Cape Times puts police violence into perspective with print timeline

By Alistair Morgan

On August 16, 2012, a miner’s strike at a platinum mine near Marikana in South Africa resulted in the deaths of 34 people. It was the most lethal use of force by South African police since the infamous Sharpville massacre in 1960.

The irony is that in 1960, South Africa was governed by a white-only government, which ruled the land with draconian apartheid laws.

The Marikana massacre, on the other hand, was committed under a democratically elected African National Congress government. The question on everyone’s mind was, how could something like this happen after the fall of apartheid?

It brought into focus the enormous challenges that South Africa faces. Poverty and inequality are rampant, as are goverment corruption and violent crime. It is up to to the people of South Africa to decide what their future holds.

The Cape Times decided to highlight this, trying to put a positive spin on a tragic episode in South African history. And so a timeline was created using the actual Cape Times front pages, showing the Sharpville massacre in 1960, the Marikana massacre in 2012, and a blank front page on a hypothetical future date.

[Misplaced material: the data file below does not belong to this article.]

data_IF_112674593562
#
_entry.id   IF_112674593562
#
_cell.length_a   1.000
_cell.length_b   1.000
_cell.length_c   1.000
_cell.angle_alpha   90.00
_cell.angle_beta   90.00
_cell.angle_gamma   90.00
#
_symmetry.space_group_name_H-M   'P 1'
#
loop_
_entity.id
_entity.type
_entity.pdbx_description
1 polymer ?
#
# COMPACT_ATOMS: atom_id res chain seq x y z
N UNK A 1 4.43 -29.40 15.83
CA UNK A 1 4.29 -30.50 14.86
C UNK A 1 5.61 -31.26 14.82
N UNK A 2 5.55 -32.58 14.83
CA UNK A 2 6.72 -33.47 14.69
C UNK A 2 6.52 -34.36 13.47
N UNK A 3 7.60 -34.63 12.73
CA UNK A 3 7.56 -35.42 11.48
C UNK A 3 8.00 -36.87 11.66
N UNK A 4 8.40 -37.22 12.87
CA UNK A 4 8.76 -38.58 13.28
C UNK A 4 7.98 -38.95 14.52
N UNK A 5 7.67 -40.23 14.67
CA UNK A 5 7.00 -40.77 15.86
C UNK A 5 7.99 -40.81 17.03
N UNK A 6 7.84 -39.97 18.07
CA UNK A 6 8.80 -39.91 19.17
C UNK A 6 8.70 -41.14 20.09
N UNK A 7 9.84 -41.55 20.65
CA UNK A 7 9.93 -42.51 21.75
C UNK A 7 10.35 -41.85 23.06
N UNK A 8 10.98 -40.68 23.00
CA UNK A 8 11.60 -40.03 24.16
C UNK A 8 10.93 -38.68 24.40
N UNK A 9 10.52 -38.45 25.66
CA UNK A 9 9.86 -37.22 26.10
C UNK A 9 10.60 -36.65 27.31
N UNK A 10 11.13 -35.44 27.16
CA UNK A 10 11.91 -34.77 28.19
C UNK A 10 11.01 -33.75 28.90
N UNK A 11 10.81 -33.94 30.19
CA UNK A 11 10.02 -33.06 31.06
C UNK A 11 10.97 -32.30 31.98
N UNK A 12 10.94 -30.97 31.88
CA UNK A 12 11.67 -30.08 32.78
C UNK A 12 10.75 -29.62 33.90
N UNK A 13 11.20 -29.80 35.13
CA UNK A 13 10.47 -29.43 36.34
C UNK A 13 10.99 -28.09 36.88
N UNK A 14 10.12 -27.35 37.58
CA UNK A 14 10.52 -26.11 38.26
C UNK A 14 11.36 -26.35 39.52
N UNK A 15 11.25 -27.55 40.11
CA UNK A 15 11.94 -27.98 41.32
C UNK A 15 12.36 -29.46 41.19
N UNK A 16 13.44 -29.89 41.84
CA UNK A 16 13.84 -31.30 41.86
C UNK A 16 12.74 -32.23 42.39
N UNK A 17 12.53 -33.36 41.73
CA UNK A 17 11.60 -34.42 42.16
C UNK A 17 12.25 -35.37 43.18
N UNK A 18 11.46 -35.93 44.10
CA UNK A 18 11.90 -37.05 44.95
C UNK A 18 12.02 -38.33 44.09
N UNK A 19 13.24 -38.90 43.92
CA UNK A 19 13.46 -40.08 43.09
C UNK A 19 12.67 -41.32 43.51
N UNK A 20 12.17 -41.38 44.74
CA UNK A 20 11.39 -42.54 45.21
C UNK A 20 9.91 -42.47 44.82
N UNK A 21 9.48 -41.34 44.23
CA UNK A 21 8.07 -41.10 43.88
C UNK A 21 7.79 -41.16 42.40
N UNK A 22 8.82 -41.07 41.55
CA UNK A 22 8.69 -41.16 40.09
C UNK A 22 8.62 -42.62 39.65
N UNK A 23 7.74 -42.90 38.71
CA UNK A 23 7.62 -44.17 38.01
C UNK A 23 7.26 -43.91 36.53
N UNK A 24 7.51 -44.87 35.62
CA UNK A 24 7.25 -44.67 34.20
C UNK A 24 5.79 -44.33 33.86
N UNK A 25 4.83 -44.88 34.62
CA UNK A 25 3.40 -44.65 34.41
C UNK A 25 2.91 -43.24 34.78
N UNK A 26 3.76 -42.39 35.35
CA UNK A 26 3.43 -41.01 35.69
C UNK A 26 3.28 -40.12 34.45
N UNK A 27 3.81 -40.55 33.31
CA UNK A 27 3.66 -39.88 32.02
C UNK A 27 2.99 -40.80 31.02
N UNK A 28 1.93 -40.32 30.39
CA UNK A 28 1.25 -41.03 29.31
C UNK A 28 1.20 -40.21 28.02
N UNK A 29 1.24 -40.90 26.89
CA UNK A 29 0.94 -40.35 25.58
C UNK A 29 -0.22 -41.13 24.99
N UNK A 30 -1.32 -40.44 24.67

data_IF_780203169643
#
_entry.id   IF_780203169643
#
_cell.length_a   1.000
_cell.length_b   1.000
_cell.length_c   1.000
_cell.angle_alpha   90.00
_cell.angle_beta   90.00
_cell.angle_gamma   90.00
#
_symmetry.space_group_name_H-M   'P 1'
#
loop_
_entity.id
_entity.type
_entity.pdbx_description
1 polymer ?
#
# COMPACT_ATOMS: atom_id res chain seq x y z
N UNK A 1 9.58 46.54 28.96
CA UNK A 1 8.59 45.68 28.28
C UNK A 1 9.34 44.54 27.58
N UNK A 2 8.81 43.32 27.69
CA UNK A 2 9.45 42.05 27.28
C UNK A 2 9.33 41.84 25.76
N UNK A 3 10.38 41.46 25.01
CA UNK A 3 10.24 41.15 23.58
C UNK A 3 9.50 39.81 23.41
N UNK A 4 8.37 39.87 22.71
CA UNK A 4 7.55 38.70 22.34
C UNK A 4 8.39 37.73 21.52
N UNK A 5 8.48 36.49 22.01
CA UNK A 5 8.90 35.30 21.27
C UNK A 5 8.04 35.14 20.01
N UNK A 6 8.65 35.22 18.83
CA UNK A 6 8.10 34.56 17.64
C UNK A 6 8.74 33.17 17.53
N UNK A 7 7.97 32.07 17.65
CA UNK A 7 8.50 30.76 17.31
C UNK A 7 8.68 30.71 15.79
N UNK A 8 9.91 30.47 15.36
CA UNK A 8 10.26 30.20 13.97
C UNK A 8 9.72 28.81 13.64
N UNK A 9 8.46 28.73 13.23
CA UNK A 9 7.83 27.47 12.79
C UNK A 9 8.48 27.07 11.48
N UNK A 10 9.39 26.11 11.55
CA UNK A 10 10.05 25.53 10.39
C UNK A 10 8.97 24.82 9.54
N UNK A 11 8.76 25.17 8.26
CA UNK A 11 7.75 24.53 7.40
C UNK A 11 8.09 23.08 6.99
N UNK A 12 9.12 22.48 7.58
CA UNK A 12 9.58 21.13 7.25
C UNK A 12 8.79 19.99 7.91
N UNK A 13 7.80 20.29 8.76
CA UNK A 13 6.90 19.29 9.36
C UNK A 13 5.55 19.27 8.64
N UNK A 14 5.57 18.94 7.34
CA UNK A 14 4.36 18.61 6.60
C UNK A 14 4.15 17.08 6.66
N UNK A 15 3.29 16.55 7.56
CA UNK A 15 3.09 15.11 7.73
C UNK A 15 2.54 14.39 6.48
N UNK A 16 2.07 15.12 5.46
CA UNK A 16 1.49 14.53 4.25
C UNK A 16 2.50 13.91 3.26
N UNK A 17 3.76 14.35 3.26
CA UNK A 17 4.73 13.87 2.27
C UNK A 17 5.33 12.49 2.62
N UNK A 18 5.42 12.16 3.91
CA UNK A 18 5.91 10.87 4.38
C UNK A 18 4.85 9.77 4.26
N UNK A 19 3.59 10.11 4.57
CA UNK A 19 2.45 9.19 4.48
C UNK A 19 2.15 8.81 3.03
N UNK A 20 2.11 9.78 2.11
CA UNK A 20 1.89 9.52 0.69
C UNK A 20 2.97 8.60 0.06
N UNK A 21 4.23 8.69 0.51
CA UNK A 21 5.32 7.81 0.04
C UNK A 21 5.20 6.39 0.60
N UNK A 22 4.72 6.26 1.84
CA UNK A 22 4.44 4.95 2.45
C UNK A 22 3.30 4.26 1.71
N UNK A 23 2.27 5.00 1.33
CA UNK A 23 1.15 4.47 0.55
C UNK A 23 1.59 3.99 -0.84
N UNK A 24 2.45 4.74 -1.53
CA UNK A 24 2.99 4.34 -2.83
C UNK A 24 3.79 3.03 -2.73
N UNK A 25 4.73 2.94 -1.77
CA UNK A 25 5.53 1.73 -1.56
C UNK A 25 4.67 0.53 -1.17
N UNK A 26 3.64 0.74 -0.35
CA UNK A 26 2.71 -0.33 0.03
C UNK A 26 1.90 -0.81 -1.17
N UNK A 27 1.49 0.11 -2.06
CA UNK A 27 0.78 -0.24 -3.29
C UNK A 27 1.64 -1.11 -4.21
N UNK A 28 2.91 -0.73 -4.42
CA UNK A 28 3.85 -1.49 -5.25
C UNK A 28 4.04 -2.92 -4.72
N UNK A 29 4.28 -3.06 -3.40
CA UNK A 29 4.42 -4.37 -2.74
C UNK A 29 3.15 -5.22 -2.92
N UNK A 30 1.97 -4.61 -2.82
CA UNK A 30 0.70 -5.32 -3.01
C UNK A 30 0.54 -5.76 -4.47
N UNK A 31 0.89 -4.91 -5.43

The idea was to put these events into perspective and ask South Africans to think about what kind of future lies ahead for their country. Readers responded quite positively. We helped create a conversation around trying to find a positive solution to these problems.

This is a big issue, affecting many people. It’s not going to be solved in a hurry, but at least we have contributed to finding a positive solution and have kept the debate top of mind among our readership.

All South Africans have an opportunity to write the future. Isn’t it time we wrote a happy ending?

About Alistair Morgan

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